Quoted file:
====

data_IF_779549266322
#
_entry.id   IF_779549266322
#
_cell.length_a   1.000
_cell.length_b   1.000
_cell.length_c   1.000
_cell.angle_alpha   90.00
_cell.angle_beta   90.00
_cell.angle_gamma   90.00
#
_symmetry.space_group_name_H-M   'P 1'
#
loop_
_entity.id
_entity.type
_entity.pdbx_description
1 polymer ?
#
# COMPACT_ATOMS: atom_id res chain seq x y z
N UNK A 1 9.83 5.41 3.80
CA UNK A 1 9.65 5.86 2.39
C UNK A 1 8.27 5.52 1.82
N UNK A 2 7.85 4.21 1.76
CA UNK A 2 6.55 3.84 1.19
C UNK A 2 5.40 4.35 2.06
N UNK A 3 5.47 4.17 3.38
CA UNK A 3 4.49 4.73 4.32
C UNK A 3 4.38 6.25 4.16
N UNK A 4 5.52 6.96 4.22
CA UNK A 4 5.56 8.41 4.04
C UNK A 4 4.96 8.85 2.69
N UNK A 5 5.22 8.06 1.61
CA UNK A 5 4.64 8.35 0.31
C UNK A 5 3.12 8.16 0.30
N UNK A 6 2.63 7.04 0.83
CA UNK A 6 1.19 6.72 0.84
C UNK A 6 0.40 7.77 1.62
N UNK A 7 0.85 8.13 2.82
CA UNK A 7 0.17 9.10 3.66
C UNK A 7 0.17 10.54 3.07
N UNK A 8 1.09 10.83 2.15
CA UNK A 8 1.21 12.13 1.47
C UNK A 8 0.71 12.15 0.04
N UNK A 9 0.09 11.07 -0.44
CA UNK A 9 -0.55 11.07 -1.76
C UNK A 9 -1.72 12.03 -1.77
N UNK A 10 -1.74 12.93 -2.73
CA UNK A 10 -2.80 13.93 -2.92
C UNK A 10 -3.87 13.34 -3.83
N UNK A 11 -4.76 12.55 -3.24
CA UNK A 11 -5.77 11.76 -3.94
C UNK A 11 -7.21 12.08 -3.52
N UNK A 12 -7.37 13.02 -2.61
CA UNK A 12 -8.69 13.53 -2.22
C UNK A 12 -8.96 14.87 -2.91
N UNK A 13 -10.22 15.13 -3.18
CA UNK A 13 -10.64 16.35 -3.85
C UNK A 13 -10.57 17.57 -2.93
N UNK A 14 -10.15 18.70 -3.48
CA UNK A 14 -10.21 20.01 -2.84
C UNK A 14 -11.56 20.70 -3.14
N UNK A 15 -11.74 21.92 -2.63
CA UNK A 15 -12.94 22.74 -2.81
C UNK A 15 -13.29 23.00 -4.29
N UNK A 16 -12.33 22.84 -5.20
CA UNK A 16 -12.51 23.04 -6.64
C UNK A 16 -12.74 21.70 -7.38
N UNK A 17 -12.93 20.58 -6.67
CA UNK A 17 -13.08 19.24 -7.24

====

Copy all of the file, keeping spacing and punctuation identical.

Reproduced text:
data_IF_779549266322
#
_entry.id   IF_779549266322
#
_cell.length_a   1.000
_cell.length_b   1.000
_cell.length_c   1.000
_cell.angle_alpha   90.00
_cell.angle_beta   90.00
_cell.angle_gamma   90.00
#
_symmetry.space_group_name_H-M   'P 1'
#
loop_
_entity.id
_entity.type
_entity.pdbx_description
1 polymer ?
#
# COMPACT_ATOMS: atom_id res chain seq x y z
N UNK A 1 9.83 5.41 3.80
CA UNK A 1 9.65 5.86 2.39
C UNK A 1 8.27 5.52 1.82
N UNK A 2 7.85 4.21 1.76
CA UNK A 2 6.55 3.84 1.19
C UNK A 2 5.40 4.35 2.06
N UNK A 3 5.47 4.17 3.38
CA UNK A 3 4.49 4.73 4.32
C UNK A 3 4.38 6.25 4.16
N UNK A 4 5.52 6.96 4.22
CA UNK A 4 5.56 8.41 4.04
C UNK A 4 4.96 8.85 2.69
N UNK A 5 5.22 8.06 1.61
CA UNK A 5 4.64 8.35 0.31
C UNK A 5 3.12 8.16 0.30
N UNK A 6 2.63 7.04 0.83
CA UNK A 6 1.19 6.72 0.84
C UNK A 6 0.40 7.77 1.62
N UNK A 7 0.85 8.13 2.82
CA UNK A 7 0.17 9.10 3.66
C UNK A 7 0.17 10.54 3.07
N UNK A 8 1.09 10.83 2.15
CA UNK A 8 1.21 12.13 1.47
C UNK A 8 0.71 12.15 0.04
N UNK A 9 0.09 11.07 -0.44
CA UNK A 9 -0.55 11.07 -1.76
C UNK A 9 -1.72 12.03 -1.77
N UNK A 10 -1.74 12.93 -2.73
CA UNK A 10 -2.80 13.93 -2.92
C UNK A 10 -3.87 13.34 -3.83
N UNK A 11 -4.76 12.55 -3.24
CA UNK A 11 -5.77 11.76 -3.94
C UNK A 11 -7.21 12.08 -3.52
N UNK A 12 -7.37 13.02 -2.61
CA UNK A 12 -8.69 13.53 -2.22
C UNK A 12 -8.96 14.87 -2.91
N UNK A 13 -10.22 15.13 -3.18
CA UNK A 13 -10.64 16.35 -3.85
C UNK A 13 -10.57 17.57 -2.93
N UNK A 14 -10.15 18.70 -3.48
CA UNK A 14 -10.21 20.01 -2.84
C UNK A 14 -11.56 20.70 -3.14
N UNK A 15 -11.74 21.92 -2.63
CA UNK A 15 -12.94 22.74 -2.81
C UNK A 15 -13.29 23.00 -4.29
N UNK A 16 -12.33 22.84 -5.20
CA UNK A 16 -12.51 23.04 -6.64
C UNK A 16 -12.74 21.70 -7.38
N UNK A 17 -12.93 20.58 -6.67
CA UNK A 17 -13.08 19.24 -7.24